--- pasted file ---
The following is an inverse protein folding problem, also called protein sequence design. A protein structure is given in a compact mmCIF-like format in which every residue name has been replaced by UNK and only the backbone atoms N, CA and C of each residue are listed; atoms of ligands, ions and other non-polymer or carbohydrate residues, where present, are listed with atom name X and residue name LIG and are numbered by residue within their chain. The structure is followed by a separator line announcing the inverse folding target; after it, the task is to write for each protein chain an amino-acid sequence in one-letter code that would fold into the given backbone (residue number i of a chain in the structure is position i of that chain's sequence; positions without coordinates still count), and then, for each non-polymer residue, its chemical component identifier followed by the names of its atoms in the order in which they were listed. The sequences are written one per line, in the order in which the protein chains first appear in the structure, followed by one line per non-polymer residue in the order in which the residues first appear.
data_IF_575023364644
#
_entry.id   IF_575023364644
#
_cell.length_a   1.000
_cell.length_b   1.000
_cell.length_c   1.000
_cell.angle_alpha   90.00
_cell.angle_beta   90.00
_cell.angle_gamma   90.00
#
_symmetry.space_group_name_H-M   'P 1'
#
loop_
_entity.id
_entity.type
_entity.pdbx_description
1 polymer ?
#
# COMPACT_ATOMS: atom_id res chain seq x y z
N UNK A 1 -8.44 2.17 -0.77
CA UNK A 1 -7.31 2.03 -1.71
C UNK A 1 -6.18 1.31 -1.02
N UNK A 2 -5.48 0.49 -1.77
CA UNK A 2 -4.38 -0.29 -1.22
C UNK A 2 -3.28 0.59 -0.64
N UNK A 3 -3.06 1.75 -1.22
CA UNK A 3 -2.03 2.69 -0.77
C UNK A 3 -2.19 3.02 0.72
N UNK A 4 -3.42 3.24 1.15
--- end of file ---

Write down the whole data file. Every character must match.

The following is an inverse protein folding problem, also called protein sequence design. A protein structure is given in a compact mmCIF-like format in which every residue name has been replaced by UNK and only the backbone atoms N, CA and C of each residue are listed; atoms of ligands, ions and other non-polymer or carbohydrate residues, where present, are listed with atom name X and residue name LIG and are numbered by residue within their chain. The structure is followed by a separator line announcing the inverse folding target; after it, the task is to write for each protein chain an amino-acid sequence in one-letter code that would fold into the given backbone (residue number i of a chain in the structure is position i of that chain's sequence; positions without coordinates still count), and then, for each non-polymer residue, its chemical component identifier followed by the names of its atoms in the order in which they were listed. The sequences are written one per line, in the order in which the protein chains first appear in the structure, followed by one line per non-polymer residue in the order in which the residues first appear.
data_IF_575023364644
#
_entry.id   IF_575023364644
#
_cell.length_a   1.000
_cell.length_b   1.000
_cell.length_c   1.000
_cell.angle_alpha   90.00
_cell.angle_beta   90.00
_cell.angle_gamma   90.00
#
_symmetry.space_group_name_H-M   'P 1'
#
loop_
_entity.id
_entity.type
_entity.pdbx_description
1 polymer ?
#
# COMPACT_ATOMS: atom_id res chain seq x y z
N UNK A 1 -8.44 2.17 -0.77
CA UNK A 1 -7.31 2.03 -1.71
C UNK A 1 -6.18 1.31 -1.02
N UNK A 2 -5.48 0.49 -1.77
CA UNK A 2 -4.38 -0.29 -1.22
C UNK A 2 -3.28 0.59 -0.64
N UNK A 3 -3.06 1.75 -1.22
CA UNK A 3 -2.03 2.69 -0.77
C UNK A 3 -2.19 3.02 0.72
N UNK A 4 -3.42 3.24 1.15